Plant-based diets can help reduce your risk of disease and provide you with all the protein, minerals and vitamins your body needs.
Vegetarians don't eat meat, poultry or seafood. However, there are different types of vegetarian diet:
- Lacto-ovo vegetarians eat eggs and dairy products.
- Vegans don't eat any animal products, including honey and gelatine.
Benefits of a vegetarian diet
Dietary fibre in a plant-based diet increases 'good' bacteria in the bowel.
A well-planned vegetarian diet that includes a variety of plant-based foods — including those from the 5 food groups — can meet nutritional needs. However, some nutrients may need special attention. A vegan diet requires extra care to ensure your body gets adequate nutrients — particularly in the case of children's diets.
Here's how to get enough protein, calcium, iron and other nutrients on a vegetarian or vegan diet.
Protein is made up of amino acids. Essential amino acids can't be made in the body, and they're typically found in meat, poultry, fish, eggs, milk, cheese and yoghurt. Not all plants have all essential amino acids.
You can get the amino acids you need by eating a variety of plant sources of protein each day. Good sources of protein include:
- legumes such as chick peas, lentils and beans
- nuts, excluding coconut
- seeds such as sunflower, pumpkin, chia and sesame
- grains such as wheat, oats, barley, quinoa and buckwheat
Good sources of calcium for vegans include:
- tofu set with a calcium salt (check the label)
- soy drinks with added calcium (look for 120mg calcium per 100 mL)
- Asian greens, such as bok choy
There are 2 types of iron in food: haem and non-haem. Haem iron is absorbed better than non-haem iron. Almost half the iron in meat, poultry and seafood is haem iron. Eggs and plant foods have only non-haem iron.
But plant foods can still provide an adequate amount of iron for the body. Good sources of iron include:
- legumes such as lentils, beans and chick peas
- firm tofu
- pumpkin seeds (also called pepitas) and sunflower seeds
- nuts, especially cashews and almonds
- wholegrain cereals such as oats or muesli, wholemeal bread, brown rice, amaranth and quinoa
- dried apricots
- vegetables such as kale, broccoli, spinach and green peas
Including fruits or vegetables at each meal helps you absorb non-haem iron. Try eating berries, kiwifruit, melon or an occasional small glass of orange juice at breakfast; salad, home-made vegetable soup or fresh fruit for lunch; and vegetables such as broccoli, capsicum, cabbage, cauliflower, snow peas, kale, pumpkin, spinach or tomatoes at dinner.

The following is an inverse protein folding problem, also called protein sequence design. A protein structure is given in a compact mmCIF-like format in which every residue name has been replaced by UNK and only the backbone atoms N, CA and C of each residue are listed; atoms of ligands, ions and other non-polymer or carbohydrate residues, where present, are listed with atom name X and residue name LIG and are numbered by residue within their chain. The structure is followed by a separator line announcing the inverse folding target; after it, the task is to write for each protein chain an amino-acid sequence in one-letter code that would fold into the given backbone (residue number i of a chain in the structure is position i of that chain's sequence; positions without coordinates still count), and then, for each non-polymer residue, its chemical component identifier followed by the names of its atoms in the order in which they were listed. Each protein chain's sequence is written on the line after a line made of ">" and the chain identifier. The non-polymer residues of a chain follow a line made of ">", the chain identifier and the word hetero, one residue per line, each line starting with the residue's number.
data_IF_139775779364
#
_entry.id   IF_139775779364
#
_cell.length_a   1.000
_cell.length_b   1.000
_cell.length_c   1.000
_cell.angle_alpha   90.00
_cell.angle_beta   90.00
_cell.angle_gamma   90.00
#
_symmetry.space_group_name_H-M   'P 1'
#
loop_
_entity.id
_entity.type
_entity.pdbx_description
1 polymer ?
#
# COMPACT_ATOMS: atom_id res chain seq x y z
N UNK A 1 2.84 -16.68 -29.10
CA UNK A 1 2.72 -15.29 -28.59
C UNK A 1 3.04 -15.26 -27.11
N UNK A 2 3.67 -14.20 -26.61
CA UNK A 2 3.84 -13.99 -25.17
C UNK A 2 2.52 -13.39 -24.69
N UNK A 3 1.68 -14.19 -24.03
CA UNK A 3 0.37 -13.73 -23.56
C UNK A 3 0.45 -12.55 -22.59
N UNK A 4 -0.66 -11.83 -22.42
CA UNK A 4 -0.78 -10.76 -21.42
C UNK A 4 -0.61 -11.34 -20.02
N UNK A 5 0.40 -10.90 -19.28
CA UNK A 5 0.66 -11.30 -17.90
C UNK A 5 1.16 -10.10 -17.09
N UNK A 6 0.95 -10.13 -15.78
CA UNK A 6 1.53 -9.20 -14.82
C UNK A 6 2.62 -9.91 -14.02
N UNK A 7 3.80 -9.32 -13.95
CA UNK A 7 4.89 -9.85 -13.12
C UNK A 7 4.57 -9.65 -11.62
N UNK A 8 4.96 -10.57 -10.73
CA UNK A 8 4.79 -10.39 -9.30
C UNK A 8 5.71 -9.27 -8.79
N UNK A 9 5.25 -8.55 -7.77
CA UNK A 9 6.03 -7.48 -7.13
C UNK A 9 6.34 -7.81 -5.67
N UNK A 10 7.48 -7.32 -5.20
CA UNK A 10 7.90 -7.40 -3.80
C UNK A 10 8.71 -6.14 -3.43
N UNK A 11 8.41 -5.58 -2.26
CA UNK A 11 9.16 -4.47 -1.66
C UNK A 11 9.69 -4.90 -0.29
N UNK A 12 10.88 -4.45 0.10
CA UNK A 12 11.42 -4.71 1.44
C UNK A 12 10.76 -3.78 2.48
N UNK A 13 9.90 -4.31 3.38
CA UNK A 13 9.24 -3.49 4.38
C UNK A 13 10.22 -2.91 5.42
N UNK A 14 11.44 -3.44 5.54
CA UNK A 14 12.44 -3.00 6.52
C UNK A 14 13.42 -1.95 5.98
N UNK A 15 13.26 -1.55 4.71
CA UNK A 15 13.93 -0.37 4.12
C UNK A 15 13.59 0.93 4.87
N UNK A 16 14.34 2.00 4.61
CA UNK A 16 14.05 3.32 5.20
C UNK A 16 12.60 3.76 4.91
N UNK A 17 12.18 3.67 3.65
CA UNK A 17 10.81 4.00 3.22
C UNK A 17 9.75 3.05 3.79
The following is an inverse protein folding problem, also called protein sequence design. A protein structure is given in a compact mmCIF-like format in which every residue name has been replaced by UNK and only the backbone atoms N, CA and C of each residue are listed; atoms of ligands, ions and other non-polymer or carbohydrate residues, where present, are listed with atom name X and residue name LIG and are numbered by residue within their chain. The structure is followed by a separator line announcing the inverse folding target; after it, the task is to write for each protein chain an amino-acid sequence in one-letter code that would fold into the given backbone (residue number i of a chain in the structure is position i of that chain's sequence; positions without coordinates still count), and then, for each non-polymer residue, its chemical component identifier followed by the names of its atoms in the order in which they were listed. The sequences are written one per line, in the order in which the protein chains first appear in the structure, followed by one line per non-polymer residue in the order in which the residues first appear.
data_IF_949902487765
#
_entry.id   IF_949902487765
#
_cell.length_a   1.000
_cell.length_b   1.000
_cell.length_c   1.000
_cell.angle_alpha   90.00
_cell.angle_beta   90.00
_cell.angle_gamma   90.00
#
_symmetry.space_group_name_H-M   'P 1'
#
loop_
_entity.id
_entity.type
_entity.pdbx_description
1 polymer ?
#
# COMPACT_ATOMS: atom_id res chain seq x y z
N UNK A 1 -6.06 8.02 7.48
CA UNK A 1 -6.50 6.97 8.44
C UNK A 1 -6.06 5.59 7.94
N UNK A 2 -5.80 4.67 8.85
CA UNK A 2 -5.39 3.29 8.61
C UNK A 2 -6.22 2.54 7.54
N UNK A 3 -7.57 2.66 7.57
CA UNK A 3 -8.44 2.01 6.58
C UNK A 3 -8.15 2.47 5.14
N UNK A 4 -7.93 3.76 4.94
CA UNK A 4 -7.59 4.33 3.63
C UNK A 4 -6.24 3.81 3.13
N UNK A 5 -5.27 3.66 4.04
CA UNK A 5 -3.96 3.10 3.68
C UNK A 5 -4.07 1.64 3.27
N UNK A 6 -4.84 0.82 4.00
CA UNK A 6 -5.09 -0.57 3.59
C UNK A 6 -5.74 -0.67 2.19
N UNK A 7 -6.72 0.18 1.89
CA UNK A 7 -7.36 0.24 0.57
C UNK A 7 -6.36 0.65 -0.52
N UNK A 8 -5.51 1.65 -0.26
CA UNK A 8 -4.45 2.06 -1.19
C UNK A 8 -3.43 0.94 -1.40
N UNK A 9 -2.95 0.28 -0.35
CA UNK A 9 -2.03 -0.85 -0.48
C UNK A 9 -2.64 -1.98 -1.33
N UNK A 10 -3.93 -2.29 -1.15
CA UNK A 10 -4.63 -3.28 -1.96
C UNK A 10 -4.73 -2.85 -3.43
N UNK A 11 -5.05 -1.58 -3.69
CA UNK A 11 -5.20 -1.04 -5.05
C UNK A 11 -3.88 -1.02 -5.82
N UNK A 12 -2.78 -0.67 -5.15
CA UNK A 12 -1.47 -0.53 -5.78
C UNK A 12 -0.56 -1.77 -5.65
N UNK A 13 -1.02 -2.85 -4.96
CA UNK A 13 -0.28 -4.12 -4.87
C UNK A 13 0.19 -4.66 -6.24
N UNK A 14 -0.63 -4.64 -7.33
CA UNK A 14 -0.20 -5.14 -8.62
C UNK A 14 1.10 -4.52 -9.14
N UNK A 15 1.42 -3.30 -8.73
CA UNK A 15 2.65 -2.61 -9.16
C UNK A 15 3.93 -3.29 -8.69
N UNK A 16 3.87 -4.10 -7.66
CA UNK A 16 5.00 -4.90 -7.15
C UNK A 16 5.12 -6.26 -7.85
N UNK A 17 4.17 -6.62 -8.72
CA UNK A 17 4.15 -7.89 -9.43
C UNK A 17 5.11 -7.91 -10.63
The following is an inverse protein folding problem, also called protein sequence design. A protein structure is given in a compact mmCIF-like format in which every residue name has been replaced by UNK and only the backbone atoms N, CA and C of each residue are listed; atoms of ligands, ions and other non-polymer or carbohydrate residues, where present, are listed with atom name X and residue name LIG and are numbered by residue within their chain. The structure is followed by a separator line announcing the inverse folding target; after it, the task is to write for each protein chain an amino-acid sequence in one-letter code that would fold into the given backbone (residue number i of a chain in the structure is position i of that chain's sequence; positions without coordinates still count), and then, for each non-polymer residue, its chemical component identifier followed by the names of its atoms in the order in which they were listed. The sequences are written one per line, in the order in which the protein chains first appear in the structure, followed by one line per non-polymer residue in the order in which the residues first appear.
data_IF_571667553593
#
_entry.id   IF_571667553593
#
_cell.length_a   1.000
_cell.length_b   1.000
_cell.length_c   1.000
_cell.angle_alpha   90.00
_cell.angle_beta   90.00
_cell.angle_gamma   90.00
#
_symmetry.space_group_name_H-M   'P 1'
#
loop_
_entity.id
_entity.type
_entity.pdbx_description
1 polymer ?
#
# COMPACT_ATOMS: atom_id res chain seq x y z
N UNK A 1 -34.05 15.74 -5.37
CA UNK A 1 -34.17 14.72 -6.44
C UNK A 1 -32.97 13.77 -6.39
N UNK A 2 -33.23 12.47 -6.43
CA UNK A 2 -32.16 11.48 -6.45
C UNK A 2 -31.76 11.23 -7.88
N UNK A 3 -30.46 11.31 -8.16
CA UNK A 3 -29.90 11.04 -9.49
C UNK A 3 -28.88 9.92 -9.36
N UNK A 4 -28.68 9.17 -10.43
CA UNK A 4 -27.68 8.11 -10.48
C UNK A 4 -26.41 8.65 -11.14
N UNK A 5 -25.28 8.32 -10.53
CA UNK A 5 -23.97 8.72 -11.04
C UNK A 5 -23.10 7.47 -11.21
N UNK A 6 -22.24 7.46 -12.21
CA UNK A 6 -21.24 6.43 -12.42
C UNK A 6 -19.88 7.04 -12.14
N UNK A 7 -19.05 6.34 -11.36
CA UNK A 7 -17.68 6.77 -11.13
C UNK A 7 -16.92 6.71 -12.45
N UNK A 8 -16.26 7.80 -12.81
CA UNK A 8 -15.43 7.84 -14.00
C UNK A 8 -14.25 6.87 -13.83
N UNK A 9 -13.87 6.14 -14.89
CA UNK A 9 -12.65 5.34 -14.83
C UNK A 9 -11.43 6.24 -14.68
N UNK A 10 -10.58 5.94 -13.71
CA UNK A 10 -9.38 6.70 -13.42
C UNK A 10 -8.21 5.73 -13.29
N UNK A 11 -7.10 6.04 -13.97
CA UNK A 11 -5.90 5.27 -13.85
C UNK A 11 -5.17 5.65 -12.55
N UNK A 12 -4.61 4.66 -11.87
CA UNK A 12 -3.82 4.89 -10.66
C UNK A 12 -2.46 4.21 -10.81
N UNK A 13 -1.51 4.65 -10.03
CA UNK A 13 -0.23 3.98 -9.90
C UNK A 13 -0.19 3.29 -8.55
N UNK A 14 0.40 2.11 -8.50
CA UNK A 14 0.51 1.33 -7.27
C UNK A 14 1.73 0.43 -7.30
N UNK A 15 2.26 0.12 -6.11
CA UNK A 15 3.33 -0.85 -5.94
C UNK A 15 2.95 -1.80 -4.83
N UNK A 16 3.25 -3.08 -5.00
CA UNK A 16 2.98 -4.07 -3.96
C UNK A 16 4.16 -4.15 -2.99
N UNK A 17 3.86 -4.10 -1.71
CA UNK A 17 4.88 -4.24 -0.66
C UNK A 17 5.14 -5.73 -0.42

Vitamin B12 helps blood form and allows the brain and nervous system to function properly. It's found in animal foods including milk, cheese, yoghurt and eggs, and is added to some soy products and breakfast cereals. Spirulina, comfrey, tempeh and mushrooms are not sources of vitamin B12.
Vegans need to supplement their diet with B12.
Is a vegetarian diet safe for children?
A lacto-ovo vegetarian diet is fine for children as long as they eat a variety of plant foods. It's a very good idea to seek the advice of a doctor or dietitian before putting children, especially babies and toddlers, on a vegan diet to ensure they get all the nutrients they need.
With the exception of soy drinks, non-dairy milk substitutes don't offer enough protein or other nutrients for babies and toddlers. Australian Government guidelines recommend giving infants on a vegan diet breast milk or soy-based infant formula for the first 2 years.
Tips for vegetarians and vegans
- Vary your diet widely to make sure you get all essential amino acids.
- If you're pregnant, get your iron levels checked regularly.
- If you're vegan, vary your diet and add a supplement of vitamin B12.
Children can safely follow vegetarian diets, although it’s wise to get advice from a dietitian first. If not planned correctly, inadequate nutrition due to the requirements of a restricted diet (such as a vegan diet) can be a cause of poor growth in children.
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Last reviewed: November 2017